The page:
Author Archives: Charlainesi

A Book that Changed my Teacher Journey #FabEduBooks

My favourite book that has ‘disrupted my thinking’ and changed the direction of travel as a teacher is ‘Becoming a Critically Reflective Teacher’, Brookfield, (1995).You know when a book arrives through the post and you unpack it and flick through it; well, I had read the first two chapters before I knew it and was excitedly telling my daughter all about it while she rolled her eyes!

For me, Brookfield gave me ‘permission to question’. Chapter 2 “Becoming Critically Reflective: A Process of Learning and Change” discusses how we need to;

“find lenses that reflect back to us stark and differently highlighted picture of who we are and what we do” (p28)

This stopped me in my tracks and took a little bit of thinking, not so much in the validity of the statement but how can I do this? What other lenses are available? Do I create my own? Do I borrow? What other perspectives are valid? Which aren’t as valid but are worthy? What am I missing? Brookfield goes on to discuss four lenses which are autobiographical, students, colleagues and theoretical literature. These lenses helped me to ‘challenge my assumptions’ and to support me as a reflective practitioner, to stop and analyse situations from multiple views before making big or small decisions. Please don’t think that I am so tied up in viewing through multiple lenses that I become incapable of acting but it becomes a’ habit of mind’ to take a wider perspective and very quickly make an informed decision that takes into consideration than more than one point of reference.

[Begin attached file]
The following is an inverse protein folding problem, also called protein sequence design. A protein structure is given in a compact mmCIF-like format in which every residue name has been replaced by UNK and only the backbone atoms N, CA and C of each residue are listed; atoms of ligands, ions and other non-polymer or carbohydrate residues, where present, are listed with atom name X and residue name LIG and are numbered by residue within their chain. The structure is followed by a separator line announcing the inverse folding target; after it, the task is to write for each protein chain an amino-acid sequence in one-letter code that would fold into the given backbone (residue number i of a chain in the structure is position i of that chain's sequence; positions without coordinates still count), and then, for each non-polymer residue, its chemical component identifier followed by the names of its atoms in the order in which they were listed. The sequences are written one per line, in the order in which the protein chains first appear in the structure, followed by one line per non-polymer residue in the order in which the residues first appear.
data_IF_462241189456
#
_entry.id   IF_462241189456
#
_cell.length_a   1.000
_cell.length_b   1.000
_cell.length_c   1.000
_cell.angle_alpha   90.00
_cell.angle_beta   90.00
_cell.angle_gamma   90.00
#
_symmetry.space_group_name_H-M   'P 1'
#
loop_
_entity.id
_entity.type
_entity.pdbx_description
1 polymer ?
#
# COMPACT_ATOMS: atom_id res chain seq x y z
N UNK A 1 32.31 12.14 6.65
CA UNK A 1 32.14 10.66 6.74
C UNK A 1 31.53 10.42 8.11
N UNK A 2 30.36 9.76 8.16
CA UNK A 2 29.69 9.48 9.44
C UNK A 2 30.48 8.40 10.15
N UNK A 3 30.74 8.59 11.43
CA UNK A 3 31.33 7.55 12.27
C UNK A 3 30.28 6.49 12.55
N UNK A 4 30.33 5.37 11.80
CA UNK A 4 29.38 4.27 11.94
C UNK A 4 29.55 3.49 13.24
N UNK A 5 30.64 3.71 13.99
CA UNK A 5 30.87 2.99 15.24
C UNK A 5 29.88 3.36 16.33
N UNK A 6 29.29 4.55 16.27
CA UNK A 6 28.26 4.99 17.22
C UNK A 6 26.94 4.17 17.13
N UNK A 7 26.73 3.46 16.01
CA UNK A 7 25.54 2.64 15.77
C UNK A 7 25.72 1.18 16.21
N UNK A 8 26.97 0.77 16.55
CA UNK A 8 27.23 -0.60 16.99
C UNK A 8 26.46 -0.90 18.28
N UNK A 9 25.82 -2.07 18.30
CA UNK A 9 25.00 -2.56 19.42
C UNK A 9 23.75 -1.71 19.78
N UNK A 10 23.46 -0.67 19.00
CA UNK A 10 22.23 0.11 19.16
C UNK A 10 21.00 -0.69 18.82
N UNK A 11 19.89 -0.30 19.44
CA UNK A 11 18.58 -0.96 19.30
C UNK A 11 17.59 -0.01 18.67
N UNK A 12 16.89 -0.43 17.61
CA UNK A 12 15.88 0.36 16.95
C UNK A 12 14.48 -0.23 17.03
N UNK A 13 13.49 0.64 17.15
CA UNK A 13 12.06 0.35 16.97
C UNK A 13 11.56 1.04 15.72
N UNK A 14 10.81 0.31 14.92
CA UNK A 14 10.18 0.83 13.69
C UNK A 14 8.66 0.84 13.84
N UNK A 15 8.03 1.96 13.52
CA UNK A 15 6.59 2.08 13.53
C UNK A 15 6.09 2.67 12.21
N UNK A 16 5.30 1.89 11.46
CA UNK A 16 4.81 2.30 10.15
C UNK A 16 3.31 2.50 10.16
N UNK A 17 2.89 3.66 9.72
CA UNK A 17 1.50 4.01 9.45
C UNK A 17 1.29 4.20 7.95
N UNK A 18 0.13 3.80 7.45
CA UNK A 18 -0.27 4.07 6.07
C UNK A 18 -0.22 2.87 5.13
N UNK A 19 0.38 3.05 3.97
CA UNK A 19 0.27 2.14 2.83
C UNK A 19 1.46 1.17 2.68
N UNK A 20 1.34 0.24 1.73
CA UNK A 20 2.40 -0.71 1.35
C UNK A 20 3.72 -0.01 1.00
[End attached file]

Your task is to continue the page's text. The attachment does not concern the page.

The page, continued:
In chapter 9 ‘Storming the Citadel – Reading Theory Critically’ Brookfield discusses how you can use educational literature to;

“investigate the hunches, instincts, and tactic knowledge that shape our practice” as this leads to a “understand better what we already do and think” (p185)

This was my validation and permission to pursue what I ‘thought’ was right but had not had the confidence to put out there. There are so many endorsements within this chapter which supported my dispositions in teaching and leading such as (p186)

Theory lets us ‘name ‘our practice

Works wonders for our morale and self confidence

Theory breaks the circle of familiarity

I felt Brookfield was speaking directly to me and supporting me to discuss education from a theoretical point, affirming my instincts as a teacher and leader, to use research to provoke and challenge current practice, both my own and practices within my learning community.

In this chapter Brookfield goes on to discuss how literature can be engaged with, to develop a criticality of mind so that when I read an article I engage by questioning and do not accept the ‘facts’ without interrogation of the purpose, the voice being heard, the validity of the methodology, ethical and moral issues, the bias.

“To be critically reflective teacher means that we regard both our personal and collective experiences and our reading of formal theory, research or philosophy an important elements in our critical journey” (p194)

If you are starting on the journey of engaging with educational literature, I would recommend this book as a great starting point.

#FabEduBooks is supported by Crown House Publishing

Everyone who shares a post on their favourite edubook this September on will be entered into a draw at the start of October. The lucky winner will receive a Big Bag of Books from Crown House Publishing.

To find out how to submit your post, click on the following link:


Our learning journey in tracking pupils’ learning journey

Our learning journey in tracking pupils’ learning journey and monitoring skills progression in the Broad General Education

The pipe band welcome to Preston Lodge was an amazing start to an amazing day. My colleague Alan and I were delivering our journey in trying to track learning in knowledge, knowledge based skills and soft skills through the Broad general Education.